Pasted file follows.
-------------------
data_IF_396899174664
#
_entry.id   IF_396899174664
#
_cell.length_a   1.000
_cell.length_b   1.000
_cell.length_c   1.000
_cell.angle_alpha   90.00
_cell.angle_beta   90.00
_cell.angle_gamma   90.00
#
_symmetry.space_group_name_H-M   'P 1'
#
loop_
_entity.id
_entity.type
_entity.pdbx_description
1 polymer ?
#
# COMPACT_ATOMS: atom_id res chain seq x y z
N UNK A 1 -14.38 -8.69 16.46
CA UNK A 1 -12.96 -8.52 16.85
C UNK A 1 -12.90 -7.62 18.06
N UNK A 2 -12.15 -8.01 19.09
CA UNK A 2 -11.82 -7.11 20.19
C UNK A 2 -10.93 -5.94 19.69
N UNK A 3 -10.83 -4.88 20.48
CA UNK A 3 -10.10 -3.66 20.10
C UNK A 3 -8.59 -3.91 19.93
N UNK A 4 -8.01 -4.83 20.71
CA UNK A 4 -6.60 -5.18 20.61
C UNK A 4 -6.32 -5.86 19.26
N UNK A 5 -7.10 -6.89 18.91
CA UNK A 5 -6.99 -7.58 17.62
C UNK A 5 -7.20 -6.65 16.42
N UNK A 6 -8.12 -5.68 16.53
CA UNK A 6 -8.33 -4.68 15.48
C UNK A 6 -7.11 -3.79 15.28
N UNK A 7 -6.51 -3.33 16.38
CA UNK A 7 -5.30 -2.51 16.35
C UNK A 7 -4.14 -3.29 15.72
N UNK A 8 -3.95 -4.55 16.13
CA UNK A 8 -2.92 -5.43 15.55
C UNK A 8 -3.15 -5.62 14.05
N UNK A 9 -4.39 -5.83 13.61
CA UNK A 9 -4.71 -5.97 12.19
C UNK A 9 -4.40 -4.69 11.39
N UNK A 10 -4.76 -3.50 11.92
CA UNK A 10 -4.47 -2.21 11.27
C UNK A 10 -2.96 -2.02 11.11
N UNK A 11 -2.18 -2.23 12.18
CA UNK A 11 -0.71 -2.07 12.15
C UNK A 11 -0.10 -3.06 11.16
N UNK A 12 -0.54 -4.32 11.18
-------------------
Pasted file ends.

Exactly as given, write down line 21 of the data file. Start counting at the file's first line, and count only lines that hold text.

N UNK A 1 -14.38 -8.69 16.46